There is a lot of finger-pointing on the 2015 Chennai floods. But there is a consensus that the floods were exacerbated (if not caused) by building over wetlands and swamps. The fact that wetlands are not considered in planning exercises has led to losses in billions of dollars, and psychological trauma for all those who were flood-affected. ‘Zones of influence’ of wetlands were not protected in Chennai: notably the catchments and water sheds of the Adyar river. While wetlands comprise waterbodies, the zone of influence of the wetland includes run-offs, areas which are swampy (thus turning dry in non-monsoon or summer season), sources of water bodies, drainage outlets et cetera.

If the zone of influence of the wetland is encroached, then the wetland often ceases to exist. With rapid real estate development in National Capital Region, Bhadkal, Damdam and Surajkund, lakes have had their zones of influence gobbled up. A result today is that these lakes have shrivelled up, and for all purposes behave more like land than wetlands. This is likely to further impact the rather desertified, dry Aravali stretch and Haryana’s low water table.

Given the Chennai and the Srinagar floods, are we going to break down the roads, houses and flyovers that we have built over canals, swamps and drainage streams to stop the floods of tomorrow? While the past cannot be undone, surely the future can be better.

If you look at satellite maps of the Great Northern Plains of India, you will see strings of wetlands and wetland complexes, like beads on a necklace. This is the North Plain, where much of our food is produced. Attracted to wetlands, and wetland complexes, each year, tens of thousands of water birds, ducks, cranes and others sweep down on them.

‘Barren land’ for housing

Look at the same bodies in peak summer, and these wetlands are dismissed as “barren land” or wasteland. These are then earmarked for quick housing all over the country (the Commonwealth Games village complex on Delhi’s Yamuna river bed, and Bengaluru’s numerous lake-sides) for compensatory afforestation schemes, and for non-wetland purposes.

Wetland governance needs to involve the community, because of the very manner in which wetlands are being used today. In Srinagar’s Dal Lake — which incidentally, has been built over, shrinking from over 75 square km to about 18 sq km, important stakeholders are traditional horticulturalists and vegetable growers.

In a meeting and site visit there last year, I was told that ‘organic’ flowers and produce — cultivated over generations with no fertiliser or chemical input — are no longer so organic. This is because the lake is so choked with sewage that the bounty is no longer clean. Much of the wetland’s zone of influence is encroached, even as sewage is continuously going in.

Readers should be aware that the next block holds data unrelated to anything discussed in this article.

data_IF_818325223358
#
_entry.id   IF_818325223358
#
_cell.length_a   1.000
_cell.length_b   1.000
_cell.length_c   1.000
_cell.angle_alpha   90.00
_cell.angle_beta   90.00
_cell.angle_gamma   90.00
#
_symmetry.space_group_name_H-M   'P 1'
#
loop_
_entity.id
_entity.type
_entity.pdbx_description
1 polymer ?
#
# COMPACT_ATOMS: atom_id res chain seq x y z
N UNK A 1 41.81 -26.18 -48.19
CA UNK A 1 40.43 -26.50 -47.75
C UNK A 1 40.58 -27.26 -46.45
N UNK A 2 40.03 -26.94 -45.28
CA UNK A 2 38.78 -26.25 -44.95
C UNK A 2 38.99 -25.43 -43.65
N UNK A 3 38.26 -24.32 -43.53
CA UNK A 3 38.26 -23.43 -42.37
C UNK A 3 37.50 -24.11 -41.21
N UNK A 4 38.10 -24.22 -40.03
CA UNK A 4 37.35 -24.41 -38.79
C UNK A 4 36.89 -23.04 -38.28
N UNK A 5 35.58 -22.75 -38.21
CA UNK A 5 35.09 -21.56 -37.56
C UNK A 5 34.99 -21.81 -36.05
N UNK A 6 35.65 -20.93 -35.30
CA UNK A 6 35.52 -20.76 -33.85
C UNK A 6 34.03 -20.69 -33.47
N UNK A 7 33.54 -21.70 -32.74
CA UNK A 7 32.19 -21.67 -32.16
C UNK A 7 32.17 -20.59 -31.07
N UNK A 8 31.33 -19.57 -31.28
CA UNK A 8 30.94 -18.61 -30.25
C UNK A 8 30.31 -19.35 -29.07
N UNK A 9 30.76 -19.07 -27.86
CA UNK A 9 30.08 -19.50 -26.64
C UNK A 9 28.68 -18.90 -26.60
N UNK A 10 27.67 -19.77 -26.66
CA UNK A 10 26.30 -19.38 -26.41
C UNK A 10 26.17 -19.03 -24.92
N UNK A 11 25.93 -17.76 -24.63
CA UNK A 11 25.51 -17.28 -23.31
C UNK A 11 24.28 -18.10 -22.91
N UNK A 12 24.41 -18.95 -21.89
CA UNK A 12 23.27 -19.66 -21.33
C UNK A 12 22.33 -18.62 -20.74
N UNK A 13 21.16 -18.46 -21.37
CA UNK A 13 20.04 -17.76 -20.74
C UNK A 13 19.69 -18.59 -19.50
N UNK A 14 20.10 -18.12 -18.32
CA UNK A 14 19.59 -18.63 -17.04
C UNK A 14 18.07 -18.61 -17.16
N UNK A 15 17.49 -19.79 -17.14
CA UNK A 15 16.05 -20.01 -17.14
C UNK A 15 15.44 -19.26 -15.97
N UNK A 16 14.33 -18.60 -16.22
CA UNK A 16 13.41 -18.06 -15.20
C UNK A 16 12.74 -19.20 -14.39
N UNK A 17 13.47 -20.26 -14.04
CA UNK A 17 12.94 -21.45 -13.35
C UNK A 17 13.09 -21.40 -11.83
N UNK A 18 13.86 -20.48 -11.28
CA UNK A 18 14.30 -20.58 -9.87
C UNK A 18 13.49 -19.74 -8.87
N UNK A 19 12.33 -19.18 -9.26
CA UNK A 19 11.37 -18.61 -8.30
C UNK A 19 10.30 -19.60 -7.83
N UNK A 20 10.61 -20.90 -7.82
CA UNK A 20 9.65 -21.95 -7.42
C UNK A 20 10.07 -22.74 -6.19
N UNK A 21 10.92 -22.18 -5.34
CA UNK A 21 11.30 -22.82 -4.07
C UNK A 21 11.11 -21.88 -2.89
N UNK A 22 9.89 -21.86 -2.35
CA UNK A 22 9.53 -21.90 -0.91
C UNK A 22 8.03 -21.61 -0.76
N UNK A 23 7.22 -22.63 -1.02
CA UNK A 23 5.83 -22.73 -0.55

Both the Wetland Rules and the International Ramsar Convention say that wetlands which are ‘of outstanding natural beauty’ are to be protected. Unfortunately, many would have us believe that this is a whimsical condition divorced from reality.

Wetlands are not lands waiting to be colonised. Perhaps, real estate and ‘development’ plans would prefer it more if wetlands could float in the sky like rainclouds, thus giving a clear field for colonisation of ‘land’.

We do not need more floods to recognise the ecological and ecosystem services that wetlands provide. What we do need is zonation that clearly sets aside drainage systems and zones of influence in town and city planning. In the case of wetlands, the cost of policy inaction would create a thirst that no engineering would be able to replace.

This first appeared in The Deccan Herald 

 

 

On World Wildlife Day, One Wish.

It’s World Wildlife Day today.

Many of my readers ask me, what is my favourite animal, or species?

There’s never an easy answer to that question, but this World Wildlife Day, I have a wish.

Not only for the most endangered and imperiled species. But for the most common ones.

Let’s keep our common species common.

When I was growing up, the little House Sparrow was a constant companion. It loved nesting just above our ceiling fans, or behind paintings. It didn’t mind the people in the family, at all. Slowly, the House Sparrow started disappearing.

And there are other birds, once ubiquitious, which are slowly fading. The Munia is one of them.

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A little Munia, on a little branch. Unbearable brightness of being! Photo by Amitabha Bhattacharya.

The Munia is poached and traded for the wild bird trade (more on that here). Living off grassy areas with low bushes, various sorts of Munias are also under threat from habitat loss. Their hard-grassy habitat does not look impressively ‘green’ and does not even get noticed when it’s gone.

Other birds that you will find all over the semi-urban/ country landscape are Black-necked Storks, Painted Storks and Openbill Storks. Painted Storks particularly have a habit of transforming a wetland with their bright colours and joyous numbers.

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Painted storks and cormorants in foggy, smokey Delhi. Photo by Neha Sinha

Common birds don’t steer conservation budgets. We like them, but like a favourite piece of furniture, we also take them for granted. My simple wish for World Widlife Day is: keeping the common birds and animals, common!

How much poorer would we be without them?!

A path through a wild woodland, and through our hearts.
A path through a wild woodland, and through our hearts. Photo by Amitabha Bhattacharya